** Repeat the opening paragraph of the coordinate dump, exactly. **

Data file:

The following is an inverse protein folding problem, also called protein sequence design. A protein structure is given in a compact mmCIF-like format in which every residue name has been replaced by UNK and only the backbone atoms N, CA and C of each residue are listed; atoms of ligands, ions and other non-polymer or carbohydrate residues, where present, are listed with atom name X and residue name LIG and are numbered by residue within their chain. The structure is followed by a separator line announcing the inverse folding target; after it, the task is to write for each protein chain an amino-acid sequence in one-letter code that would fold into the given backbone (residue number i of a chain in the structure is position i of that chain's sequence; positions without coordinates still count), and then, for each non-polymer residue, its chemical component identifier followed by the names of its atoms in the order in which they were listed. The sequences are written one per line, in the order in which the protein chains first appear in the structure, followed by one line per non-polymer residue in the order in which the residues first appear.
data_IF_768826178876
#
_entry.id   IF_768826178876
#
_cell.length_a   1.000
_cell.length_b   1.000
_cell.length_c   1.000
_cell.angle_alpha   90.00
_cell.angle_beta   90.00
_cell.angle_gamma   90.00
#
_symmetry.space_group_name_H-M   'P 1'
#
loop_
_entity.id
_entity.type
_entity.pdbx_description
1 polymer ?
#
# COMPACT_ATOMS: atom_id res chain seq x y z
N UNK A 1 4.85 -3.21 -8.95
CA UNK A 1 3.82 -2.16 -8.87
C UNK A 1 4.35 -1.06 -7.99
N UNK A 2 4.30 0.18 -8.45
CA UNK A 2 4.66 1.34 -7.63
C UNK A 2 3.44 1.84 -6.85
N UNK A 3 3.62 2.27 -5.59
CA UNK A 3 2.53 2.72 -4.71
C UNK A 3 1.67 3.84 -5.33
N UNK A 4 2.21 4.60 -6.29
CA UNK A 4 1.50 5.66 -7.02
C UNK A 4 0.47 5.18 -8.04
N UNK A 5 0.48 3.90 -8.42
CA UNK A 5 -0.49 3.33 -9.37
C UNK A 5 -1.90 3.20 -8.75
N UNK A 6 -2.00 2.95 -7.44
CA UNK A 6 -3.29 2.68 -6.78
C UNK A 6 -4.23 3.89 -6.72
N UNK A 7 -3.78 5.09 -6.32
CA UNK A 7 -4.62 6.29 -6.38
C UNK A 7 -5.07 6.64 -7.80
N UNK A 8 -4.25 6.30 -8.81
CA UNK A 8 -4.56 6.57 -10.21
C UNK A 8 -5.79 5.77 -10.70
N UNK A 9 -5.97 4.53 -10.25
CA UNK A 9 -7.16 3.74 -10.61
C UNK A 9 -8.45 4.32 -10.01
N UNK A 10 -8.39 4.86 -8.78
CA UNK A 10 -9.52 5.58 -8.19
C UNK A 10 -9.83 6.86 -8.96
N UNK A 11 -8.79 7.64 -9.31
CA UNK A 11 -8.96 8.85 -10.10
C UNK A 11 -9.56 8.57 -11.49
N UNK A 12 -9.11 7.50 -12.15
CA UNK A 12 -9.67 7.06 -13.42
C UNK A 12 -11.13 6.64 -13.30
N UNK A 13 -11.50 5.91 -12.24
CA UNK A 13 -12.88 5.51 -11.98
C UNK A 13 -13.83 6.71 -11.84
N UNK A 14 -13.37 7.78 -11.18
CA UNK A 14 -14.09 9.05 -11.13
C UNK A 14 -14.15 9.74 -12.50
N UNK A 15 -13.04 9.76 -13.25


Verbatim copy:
The following is an inverse protein folding problem, also called protein sequence design. A protein structure is given in a compact mmCIF-like format in which every residue name has been replaced by UNK and only the backbone atoms N, CA and C of each residue are listed; atoms of ligands, ions and other non-polymer or carbohydrate residues, where present, are listed with atom name X and residue name LIG and are numbered by residue within their chain. The structure is followed by a separator line announcing the inverse folding target; after it, the task is to write for each protein chain an amino-acid sequence in one-letter code that would fold into the given backbone (residue number i of a chain in the structure is position i of that chain's sequence; positions without coordinates still count), and then, for each non-polymer residue, its chemical component identifier followed by the names of its atoms in the order in which they were listed. The sequences are written one per line, in the order in which the protein chains first appear in the structure, followed by one line per non-polymer residue in the order in which the residues first appear.